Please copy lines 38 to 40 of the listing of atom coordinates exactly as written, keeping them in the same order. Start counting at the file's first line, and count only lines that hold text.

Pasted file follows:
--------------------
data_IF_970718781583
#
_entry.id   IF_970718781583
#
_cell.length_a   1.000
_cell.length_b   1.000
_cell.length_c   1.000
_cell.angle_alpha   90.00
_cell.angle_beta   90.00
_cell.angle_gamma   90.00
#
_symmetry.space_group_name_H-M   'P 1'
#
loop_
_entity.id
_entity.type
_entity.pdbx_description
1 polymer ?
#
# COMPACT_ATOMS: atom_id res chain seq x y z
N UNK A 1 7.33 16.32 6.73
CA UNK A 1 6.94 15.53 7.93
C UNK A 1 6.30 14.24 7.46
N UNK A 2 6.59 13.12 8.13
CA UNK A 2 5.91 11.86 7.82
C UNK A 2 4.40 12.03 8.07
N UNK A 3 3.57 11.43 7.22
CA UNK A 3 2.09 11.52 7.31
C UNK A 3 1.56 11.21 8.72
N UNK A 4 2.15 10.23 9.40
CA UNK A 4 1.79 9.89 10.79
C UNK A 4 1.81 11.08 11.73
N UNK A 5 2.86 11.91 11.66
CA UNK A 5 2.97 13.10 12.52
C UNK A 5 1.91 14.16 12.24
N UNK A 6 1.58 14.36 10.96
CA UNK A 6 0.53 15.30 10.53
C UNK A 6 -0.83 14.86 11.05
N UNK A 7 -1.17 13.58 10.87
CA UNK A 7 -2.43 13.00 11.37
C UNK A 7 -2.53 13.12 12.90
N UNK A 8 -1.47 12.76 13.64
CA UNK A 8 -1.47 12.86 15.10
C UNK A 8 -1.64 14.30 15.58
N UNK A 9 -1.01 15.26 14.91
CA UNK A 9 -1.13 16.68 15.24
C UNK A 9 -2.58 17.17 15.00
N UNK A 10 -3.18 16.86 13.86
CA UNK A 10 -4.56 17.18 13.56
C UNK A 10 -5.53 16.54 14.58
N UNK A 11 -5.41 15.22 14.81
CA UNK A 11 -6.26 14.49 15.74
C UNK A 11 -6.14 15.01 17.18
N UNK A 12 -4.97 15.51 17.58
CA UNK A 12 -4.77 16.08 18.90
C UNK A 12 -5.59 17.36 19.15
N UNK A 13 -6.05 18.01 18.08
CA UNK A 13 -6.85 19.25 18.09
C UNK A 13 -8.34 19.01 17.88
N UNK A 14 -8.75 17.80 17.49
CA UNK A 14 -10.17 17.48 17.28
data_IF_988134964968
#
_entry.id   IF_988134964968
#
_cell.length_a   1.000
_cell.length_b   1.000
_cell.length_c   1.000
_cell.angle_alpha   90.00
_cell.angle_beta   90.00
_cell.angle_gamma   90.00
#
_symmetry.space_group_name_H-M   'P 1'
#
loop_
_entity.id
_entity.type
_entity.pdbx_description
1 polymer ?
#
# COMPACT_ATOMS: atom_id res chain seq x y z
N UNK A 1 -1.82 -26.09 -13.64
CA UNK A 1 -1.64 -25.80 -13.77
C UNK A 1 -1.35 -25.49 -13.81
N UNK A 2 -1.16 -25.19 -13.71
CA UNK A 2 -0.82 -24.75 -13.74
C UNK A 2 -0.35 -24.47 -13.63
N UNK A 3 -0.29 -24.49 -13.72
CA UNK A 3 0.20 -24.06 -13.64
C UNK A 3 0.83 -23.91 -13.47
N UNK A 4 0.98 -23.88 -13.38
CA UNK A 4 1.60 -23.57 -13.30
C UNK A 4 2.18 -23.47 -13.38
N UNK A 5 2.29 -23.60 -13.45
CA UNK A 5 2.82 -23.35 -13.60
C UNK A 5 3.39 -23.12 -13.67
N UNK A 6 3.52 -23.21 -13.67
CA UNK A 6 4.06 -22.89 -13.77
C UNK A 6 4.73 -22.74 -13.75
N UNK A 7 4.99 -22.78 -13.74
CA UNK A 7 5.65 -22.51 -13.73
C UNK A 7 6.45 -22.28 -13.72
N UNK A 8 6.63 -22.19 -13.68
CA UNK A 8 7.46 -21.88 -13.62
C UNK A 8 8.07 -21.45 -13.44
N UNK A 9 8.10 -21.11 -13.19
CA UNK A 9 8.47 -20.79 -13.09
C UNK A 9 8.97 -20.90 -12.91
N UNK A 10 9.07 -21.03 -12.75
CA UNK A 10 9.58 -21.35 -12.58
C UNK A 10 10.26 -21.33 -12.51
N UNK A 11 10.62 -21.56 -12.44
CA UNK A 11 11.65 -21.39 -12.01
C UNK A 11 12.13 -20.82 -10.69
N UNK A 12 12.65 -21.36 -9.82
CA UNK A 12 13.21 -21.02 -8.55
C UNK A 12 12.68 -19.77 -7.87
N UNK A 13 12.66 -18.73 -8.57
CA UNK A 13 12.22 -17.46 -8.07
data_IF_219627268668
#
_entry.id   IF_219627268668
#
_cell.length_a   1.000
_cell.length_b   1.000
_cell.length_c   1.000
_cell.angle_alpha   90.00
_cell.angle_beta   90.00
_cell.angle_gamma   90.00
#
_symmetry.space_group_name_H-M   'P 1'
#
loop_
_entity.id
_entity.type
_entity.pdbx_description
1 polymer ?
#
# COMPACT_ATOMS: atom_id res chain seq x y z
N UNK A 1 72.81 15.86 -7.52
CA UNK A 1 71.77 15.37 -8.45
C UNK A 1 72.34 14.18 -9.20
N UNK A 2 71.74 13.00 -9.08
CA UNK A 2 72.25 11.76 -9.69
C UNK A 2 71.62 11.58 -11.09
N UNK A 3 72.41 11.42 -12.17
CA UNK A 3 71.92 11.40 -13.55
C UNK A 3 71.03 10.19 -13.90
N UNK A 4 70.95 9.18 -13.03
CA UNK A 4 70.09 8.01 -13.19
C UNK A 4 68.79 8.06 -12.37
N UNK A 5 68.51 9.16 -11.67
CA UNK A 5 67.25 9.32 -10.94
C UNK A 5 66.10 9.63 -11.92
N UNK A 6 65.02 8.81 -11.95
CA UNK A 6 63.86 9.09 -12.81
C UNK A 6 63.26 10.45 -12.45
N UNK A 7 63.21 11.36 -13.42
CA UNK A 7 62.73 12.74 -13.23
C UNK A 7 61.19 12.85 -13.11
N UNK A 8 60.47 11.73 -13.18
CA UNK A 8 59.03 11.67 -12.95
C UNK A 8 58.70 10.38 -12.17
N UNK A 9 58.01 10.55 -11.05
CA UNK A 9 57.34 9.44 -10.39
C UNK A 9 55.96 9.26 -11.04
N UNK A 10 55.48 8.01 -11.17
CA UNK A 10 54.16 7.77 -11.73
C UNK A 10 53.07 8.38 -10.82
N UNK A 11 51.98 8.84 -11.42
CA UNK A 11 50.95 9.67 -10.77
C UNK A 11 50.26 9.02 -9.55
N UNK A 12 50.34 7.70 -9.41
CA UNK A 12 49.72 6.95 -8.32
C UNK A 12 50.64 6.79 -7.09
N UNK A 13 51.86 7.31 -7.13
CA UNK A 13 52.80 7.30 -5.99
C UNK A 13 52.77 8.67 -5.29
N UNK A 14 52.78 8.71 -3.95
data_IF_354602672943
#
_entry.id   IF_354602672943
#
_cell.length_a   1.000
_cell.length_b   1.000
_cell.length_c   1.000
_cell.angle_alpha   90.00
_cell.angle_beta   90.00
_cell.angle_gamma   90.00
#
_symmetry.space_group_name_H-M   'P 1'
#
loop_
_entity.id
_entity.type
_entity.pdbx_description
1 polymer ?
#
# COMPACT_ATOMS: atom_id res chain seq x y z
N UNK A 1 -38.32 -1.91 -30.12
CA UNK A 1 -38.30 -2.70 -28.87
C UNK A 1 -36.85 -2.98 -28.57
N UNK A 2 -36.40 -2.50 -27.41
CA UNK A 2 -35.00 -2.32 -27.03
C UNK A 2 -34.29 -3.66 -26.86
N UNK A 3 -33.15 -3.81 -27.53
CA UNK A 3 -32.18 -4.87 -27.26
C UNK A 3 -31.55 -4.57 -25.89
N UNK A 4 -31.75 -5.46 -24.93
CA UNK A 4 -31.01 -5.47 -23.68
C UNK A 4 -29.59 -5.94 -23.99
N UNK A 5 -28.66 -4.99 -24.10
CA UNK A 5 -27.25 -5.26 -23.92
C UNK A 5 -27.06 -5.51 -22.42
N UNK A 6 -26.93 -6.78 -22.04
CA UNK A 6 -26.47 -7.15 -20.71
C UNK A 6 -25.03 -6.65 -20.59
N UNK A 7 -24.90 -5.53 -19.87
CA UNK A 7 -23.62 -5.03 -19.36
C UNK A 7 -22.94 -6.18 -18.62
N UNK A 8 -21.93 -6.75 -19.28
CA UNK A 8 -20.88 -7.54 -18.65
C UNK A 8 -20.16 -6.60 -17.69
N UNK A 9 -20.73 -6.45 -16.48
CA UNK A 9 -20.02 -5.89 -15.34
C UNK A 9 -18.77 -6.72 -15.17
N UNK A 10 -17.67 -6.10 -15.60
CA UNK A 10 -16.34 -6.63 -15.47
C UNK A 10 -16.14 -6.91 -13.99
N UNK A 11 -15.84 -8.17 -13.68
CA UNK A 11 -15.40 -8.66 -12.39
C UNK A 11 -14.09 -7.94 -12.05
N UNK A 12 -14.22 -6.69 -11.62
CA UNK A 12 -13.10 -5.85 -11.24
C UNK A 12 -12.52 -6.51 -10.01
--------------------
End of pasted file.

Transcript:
C UNK A 6 -0.83 14.86 11.05
N UNK A 7 -1.17 13.58 10.87
CA UNK A 7 -2.43 13.00 11.37